surprised if others that are used to programming with JSON didn't have
the same set of complaints.

Now, I certainly admit that RDF/JSON doesn't have this dynamic layout
problem because its data layout is static... and that's something that
we've had to resort to a simple API to solve in JSON-LD. The merits of
that approach are certainly debatable based on the application you're
developing and your developer community.

> So, I encourage you to pursue this more in JSON-LD

We did pursue it and it didn't work out for us. However, we may be
mis-communicating, so please do point out if you see any place where we
might be missing each other's point.

Manu Sporny

unread,
Jan 27, 2011, 12:11:40 AM1/27/11
to jso...@googlegroups.com, Leigh Dodds
On 01/24/2011 04:41 AM, Leigh Dodds wrote:
> MQL, the JSON query language used in Freebase also uses a frame based
> approach:
>
> http://wiki.freebase.com/wiki/MQL

Neat, I wasn't aware of that work - thanks for the link.

I think we're working with three separate concepts here that are very
nuanced in their differences.

1. Object Framing
2. Query by Example
3. Pure Query Languages

From the looks of it, MQL is more of a query language. I haven't quite
worked through all of the nuances, so this explanation may be a bit
muddy, apologies in advance.

I think that when we talk about getting data out of databases, we talk
about two distinct things. The first is how to perform the query, the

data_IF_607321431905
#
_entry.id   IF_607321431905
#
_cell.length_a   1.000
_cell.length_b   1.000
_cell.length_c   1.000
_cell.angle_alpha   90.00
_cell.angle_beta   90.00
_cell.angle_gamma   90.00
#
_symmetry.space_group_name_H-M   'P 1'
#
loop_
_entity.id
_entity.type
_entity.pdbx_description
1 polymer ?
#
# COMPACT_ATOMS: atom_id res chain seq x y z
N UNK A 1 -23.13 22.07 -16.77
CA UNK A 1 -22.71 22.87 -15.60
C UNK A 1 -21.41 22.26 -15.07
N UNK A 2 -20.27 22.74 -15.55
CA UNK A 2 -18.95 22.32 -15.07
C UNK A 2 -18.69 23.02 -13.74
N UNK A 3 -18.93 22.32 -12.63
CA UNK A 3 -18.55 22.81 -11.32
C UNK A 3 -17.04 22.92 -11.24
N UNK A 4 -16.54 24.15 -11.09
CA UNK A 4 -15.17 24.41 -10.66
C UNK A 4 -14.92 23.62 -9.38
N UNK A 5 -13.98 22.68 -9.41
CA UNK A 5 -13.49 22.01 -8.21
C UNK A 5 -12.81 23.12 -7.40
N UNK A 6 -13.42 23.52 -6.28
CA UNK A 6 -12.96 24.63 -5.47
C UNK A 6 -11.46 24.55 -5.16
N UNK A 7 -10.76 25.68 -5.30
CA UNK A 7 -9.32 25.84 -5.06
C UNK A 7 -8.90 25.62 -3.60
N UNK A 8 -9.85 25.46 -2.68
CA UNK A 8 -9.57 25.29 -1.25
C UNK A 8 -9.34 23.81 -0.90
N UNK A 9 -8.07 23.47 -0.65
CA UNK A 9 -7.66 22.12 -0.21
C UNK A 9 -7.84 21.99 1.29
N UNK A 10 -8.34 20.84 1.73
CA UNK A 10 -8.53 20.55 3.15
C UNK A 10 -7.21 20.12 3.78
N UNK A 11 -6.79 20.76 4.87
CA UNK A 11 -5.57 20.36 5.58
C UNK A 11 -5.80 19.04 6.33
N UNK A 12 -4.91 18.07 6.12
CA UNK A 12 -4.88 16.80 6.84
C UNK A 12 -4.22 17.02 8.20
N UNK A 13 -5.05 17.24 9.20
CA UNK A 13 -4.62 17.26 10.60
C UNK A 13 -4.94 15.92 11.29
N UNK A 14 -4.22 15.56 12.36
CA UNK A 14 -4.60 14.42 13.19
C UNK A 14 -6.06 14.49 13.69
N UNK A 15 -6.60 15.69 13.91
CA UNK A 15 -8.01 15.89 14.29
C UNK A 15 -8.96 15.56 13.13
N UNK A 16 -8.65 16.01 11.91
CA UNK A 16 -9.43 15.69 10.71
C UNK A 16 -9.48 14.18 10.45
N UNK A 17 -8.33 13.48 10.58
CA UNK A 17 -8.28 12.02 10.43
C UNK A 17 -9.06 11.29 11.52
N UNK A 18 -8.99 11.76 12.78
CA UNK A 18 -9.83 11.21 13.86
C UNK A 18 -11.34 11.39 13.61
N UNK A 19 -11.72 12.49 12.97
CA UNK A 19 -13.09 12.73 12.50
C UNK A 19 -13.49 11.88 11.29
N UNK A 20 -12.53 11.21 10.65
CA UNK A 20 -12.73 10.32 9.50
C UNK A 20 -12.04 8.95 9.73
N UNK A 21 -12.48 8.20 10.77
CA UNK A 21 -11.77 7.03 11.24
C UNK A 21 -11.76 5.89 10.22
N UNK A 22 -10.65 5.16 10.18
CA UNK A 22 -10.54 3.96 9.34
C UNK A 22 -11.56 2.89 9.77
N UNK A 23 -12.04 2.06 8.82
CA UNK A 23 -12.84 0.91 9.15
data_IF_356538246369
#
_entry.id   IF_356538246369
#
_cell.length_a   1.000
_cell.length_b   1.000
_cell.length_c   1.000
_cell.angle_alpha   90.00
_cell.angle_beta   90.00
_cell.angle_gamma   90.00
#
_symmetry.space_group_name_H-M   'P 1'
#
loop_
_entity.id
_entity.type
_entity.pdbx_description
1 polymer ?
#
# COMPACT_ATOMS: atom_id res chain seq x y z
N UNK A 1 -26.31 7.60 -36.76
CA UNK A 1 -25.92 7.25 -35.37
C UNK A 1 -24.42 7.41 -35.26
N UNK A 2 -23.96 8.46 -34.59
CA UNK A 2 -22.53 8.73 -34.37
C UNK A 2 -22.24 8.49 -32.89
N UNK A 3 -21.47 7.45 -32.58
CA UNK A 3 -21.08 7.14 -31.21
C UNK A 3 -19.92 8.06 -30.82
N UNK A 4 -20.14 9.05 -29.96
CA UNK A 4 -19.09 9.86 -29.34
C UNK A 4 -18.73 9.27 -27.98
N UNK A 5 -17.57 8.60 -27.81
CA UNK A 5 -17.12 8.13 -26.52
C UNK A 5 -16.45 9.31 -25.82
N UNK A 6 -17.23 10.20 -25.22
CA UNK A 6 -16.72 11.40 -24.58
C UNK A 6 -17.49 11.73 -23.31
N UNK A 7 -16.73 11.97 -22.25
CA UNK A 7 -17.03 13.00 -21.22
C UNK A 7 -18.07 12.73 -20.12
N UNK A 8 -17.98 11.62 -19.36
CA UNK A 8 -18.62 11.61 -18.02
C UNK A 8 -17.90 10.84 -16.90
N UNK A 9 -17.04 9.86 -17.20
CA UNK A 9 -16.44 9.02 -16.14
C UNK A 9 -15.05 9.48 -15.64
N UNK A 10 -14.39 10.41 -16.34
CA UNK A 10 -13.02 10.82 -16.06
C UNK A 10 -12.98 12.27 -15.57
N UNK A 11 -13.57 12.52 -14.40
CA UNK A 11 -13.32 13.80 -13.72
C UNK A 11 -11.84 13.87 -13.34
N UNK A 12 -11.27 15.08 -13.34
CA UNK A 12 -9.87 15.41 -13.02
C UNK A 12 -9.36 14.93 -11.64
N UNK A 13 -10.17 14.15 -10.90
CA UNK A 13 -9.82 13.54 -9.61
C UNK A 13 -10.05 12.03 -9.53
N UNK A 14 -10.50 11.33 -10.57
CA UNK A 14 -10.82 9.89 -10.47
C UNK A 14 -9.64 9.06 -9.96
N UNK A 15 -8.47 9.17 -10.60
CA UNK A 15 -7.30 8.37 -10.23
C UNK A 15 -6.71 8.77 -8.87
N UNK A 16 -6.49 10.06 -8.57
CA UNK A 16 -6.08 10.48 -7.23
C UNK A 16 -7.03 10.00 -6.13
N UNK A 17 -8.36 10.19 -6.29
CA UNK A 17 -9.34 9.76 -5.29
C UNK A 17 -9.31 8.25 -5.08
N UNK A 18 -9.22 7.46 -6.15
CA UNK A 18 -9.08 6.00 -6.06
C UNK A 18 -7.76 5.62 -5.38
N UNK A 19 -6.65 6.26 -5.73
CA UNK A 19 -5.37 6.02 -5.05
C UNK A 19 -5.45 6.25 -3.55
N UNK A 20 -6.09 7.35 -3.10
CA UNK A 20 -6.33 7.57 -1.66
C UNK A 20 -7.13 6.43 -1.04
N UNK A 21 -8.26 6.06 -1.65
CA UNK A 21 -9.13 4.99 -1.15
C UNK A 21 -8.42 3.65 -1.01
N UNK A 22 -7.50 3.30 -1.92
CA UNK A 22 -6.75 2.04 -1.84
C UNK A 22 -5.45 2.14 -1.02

second is how we expect the result to be structured. Taking a simple SQL
query as an example:

SELECT name, age, homepage FROM users WHERE age > 18;

"name, age, and homepage" expresses the structure of the data that
should be returned.

"FROM users WHERE age > 18" expresses the query that should be performed.

Object Framing is meant to purely express the structure of the data that
should be returned (at least, that's the current design).

Pure Query Languages are meant to only express the query and not the
structure of the data that is returned.

Query By Example is a hybrid of Object Framing and Pure Query Languages
where the structure that is given is both the query and the structure in
one.

To explain further, here are a number of examples of the nuances between
each:

Object Framing Example
----------------------

{
"#": {"ex": "http://example.org/vocab#"},
"a": "ex:Library",
"ex:contains":
{
"a": "ex:Book",
"ex:contains":
{
"a": "ex:Chapter"
}
}
}

The entire frame doesn't have to match for an object to be framed.
Perhaps you make a query that only contains a library with no books.
Perhaps you get back a library with a bunch of books, but no chapters
for each book.

Keep in mind that Object Framing isn't just useful for queries, it's
also useful for laying out graphs that have an arbitrary layout into a
known layout that is asserted by the developer. That is, it is a way of
forcing a deterministic graph layout on a graph that has an unknown layout.

Given the frame above, the following would be a valid return object
matching the Object Frame:

{
"#": {"ex": "http://example.org/vocab#"},
"a": "ex:Library",
"ex:contains":
{
"a": "ex:Book",

"dc:title": "Tales of Greenville"
}
}

Note that even though there was no chapter, the result is still
considered valid. This is true for Object Framing, but isn't true for
Query by Example.

Query By Example ... err, Example
---------------------------------

For Query by Example, we assert that the object that is given as the
query MUST be completely matched in order for the query to return
successfully.

{
"#": {"ex": "http://example.org/vocab#"},
"a": "ex:Library",
"ex:contains":
{
"a": "ex:Book",
"ex:contains":
{
"a": "ex:Chapter"

"dc:title": "A Hard to Find Chapter"
}
}
}

The query above is looking for all libraries that contain books with a
chapter titled "A Hard to Find Chapter". The assumption made above is
that the subjects will be filled out in the returned object (along with
possibly all data known for each object). However, at a minimum, all